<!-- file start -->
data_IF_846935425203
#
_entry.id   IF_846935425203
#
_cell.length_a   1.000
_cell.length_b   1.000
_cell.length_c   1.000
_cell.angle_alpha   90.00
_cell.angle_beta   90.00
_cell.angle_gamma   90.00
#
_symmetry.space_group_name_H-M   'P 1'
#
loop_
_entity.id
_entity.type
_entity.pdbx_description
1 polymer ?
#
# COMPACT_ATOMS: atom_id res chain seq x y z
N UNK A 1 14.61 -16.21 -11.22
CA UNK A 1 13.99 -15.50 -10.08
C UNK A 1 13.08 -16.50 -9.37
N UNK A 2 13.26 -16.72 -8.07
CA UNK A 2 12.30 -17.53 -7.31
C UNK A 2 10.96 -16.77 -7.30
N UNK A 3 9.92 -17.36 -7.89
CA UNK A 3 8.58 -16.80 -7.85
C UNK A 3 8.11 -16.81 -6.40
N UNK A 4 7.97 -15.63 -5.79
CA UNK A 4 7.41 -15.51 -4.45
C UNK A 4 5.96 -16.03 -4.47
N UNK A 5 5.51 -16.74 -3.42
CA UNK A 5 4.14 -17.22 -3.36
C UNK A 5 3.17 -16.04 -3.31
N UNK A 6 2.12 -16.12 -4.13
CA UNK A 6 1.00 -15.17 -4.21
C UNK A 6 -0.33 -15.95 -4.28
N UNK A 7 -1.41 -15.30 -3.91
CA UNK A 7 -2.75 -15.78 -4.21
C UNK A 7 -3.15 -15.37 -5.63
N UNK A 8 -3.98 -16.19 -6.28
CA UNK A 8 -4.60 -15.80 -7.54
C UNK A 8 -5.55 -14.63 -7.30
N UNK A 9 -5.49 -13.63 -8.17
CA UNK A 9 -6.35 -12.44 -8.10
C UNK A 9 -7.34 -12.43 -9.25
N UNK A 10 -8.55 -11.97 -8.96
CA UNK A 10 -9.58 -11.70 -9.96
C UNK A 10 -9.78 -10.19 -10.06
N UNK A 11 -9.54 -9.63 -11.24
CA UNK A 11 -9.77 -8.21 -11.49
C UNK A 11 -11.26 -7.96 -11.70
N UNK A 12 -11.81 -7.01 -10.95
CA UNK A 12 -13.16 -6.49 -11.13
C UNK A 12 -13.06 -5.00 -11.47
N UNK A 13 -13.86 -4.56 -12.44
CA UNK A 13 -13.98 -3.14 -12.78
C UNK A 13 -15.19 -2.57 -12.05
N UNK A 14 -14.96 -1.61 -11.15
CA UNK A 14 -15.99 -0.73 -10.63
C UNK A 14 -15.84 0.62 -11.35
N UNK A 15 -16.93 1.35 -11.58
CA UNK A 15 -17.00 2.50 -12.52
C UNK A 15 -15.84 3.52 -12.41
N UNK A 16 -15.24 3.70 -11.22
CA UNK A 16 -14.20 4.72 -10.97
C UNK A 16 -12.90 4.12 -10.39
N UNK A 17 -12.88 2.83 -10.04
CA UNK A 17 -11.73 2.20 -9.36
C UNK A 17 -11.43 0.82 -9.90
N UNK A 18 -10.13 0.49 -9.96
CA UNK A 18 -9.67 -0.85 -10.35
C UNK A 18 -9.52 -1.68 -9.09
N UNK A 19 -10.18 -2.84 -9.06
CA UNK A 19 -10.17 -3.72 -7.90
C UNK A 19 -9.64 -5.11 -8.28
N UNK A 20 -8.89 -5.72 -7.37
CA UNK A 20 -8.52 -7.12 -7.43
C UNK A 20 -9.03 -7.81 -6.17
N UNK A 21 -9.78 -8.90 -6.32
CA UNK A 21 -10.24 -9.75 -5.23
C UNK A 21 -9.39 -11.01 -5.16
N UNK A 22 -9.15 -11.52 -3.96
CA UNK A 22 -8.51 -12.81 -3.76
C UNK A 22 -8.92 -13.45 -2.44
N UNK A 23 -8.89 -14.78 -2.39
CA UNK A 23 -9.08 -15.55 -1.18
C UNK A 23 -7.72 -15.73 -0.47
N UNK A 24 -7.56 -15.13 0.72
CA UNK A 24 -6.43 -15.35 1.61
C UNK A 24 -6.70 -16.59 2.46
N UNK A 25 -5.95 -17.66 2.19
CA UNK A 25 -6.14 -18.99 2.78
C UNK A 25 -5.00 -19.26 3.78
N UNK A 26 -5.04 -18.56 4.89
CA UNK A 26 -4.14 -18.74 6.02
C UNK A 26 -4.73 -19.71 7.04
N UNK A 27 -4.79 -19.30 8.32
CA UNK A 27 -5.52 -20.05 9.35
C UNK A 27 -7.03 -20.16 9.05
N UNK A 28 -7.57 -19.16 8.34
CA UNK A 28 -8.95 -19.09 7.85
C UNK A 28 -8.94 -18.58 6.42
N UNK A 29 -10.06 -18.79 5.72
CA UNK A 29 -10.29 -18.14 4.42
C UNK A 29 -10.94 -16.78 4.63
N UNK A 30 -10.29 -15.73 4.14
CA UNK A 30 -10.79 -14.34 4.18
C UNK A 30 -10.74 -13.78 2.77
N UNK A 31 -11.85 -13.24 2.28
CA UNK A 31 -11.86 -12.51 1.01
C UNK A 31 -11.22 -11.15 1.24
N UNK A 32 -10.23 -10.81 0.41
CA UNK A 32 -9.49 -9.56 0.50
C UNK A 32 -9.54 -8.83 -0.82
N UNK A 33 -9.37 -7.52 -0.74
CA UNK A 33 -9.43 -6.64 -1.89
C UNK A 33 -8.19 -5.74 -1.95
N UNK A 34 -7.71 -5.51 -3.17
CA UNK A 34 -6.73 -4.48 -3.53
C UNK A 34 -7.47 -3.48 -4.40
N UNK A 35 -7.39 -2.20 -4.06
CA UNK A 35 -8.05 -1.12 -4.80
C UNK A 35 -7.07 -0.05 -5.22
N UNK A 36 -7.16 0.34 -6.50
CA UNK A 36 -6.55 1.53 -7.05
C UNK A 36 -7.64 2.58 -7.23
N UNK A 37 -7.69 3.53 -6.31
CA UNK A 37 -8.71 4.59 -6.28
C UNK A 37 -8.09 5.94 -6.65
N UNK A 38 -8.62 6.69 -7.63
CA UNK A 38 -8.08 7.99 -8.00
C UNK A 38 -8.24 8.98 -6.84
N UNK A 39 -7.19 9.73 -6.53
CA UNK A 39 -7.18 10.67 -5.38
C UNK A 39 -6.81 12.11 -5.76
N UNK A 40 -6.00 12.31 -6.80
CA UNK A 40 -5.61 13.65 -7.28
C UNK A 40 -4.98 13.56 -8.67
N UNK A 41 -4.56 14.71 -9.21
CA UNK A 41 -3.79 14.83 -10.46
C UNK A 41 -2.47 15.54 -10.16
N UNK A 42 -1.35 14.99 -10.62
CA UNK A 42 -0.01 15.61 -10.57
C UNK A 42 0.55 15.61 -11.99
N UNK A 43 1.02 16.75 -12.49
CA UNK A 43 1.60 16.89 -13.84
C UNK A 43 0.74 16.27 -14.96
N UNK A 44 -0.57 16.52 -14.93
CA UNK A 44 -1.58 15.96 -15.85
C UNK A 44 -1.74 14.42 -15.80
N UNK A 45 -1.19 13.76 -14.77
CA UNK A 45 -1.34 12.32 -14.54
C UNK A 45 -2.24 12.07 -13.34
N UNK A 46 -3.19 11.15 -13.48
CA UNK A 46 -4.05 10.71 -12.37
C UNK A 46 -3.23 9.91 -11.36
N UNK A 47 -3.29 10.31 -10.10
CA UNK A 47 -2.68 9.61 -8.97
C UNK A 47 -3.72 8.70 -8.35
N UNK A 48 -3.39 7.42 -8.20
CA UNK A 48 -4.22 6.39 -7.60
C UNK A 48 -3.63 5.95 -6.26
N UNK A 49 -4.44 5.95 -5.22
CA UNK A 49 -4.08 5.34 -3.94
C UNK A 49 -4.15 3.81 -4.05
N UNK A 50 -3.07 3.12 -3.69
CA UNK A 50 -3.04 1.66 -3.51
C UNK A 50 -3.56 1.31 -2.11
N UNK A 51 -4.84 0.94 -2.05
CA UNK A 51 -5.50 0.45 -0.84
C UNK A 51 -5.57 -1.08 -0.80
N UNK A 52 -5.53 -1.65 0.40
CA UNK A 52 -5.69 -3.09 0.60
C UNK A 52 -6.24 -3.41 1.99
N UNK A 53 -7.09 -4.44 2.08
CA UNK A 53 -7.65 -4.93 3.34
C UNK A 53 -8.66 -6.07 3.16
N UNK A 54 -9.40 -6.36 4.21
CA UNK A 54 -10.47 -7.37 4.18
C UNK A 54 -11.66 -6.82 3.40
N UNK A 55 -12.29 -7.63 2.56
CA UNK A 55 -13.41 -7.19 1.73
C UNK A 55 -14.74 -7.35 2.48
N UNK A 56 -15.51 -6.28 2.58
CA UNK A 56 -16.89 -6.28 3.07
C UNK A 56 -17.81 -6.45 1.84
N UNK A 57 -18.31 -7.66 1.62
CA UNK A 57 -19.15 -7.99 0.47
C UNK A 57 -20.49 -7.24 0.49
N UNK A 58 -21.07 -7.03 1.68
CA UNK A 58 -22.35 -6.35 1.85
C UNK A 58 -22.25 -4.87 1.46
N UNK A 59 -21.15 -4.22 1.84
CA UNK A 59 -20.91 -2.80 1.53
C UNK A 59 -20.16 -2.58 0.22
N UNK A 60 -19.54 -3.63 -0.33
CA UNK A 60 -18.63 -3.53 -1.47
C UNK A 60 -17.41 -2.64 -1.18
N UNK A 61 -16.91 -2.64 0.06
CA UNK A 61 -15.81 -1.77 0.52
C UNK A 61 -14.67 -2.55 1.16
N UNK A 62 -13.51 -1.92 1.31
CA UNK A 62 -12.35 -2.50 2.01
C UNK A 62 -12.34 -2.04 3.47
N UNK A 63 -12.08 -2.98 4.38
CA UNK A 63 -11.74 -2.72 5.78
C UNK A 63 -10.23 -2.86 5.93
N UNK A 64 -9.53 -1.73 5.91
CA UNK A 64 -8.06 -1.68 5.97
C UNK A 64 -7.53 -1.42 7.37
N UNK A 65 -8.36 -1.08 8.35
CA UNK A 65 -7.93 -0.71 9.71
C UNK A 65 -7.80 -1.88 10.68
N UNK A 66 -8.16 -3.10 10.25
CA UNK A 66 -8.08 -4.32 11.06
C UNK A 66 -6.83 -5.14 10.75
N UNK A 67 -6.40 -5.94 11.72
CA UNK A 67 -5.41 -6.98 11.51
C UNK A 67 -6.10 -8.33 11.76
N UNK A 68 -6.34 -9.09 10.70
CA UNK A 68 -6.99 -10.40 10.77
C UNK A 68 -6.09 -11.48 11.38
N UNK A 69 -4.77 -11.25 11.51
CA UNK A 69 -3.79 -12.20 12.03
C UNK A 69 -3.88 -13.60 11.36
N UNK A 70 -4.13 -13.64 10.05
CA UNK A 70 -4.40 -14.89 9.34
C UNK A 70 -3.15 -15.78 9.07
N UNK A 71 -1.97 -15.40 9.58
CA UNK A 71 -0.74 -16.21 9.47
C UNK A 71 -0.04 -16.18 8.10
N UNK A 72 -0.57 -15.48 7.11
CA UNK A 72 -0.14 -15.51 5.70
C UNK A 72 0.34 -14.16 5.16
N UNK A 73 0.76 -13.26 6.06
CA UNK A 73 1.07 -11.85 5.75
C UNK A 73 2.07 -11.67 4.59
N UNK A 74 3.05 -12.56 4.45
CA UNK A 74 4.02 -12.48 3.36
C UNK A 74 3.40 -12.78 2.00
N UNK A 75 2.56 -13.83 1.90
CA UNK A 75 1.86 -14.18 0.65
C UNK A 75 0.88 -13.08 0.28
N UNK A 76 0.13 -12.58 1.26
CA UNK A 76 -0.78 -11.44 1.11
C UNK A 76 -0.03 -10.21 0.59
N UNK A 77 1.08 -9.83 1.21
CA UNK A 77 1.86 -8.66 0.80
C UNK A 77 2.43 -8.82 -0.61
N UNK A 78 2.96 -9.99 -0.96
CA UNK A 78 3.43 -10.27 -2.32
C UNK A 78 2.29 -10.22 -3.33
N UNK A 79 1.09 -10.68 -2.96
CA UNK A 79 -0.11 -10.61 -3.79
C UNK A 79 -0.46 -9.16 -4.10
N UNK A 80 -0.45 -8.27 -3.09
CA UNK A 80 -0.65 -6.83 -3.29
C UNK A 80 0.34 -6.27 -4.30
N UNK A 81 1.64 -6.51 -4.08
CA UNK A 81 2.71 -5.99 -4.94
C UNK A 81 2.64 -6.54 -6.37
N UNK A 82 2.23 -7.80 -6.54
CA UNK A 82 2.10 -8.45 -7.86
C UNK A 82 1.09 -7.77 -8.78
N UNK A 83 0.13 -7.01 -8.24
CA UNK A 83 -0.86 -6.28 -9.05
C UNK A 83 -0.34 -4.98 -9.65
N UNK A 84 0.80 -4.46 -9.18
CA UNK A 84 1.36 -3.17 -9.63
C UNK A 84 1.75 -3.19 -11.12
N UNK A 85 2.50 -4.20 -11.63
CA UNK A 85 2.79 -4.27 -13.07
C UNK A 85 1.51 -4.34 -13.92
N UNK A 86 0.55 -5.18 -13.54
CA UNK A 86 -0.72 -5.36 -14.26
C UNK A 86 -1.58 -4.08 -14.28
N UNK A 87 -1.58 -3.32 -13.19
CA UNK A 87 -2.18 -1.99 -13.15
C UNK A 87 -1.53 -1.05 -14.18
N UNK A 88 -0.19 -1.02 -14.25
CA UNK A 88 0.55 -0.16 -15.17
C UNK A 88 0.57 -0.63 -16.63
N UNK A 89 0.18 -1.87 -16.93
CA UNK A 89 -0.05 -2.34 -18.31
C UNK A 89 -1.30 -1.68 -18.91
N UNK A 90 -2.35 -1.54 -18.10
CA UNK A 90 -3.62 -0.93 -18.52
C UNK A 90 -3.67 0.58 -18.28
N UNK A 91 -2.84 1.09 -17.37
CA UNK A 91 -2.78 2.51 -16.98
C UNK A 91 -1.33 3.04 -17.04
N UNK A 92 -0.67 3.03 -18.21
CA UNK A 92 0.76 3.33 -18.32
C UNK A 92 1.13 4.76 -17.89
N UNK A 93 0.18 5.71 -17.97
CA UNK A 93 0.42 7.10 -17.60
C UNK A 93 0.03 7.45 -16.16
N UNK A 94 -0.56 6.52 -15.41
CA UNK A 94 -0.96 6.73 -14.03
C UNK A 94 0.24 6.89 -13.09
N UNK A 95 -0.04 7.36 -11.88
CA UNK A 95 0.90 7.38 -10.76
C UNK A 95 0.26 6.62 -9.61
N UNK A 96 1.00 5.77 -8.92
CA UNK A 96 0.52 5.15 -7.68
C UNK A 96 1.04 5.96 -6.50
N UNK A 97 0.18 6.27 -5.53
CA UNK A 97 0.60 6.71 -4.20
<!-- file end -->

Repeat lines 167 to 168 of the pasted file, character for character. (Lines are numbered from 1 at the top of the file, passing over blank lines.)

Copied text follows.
C UNK A 49 -4.15 3.81 -4.05
N UNK A 50 -3.07 3.12 -3.69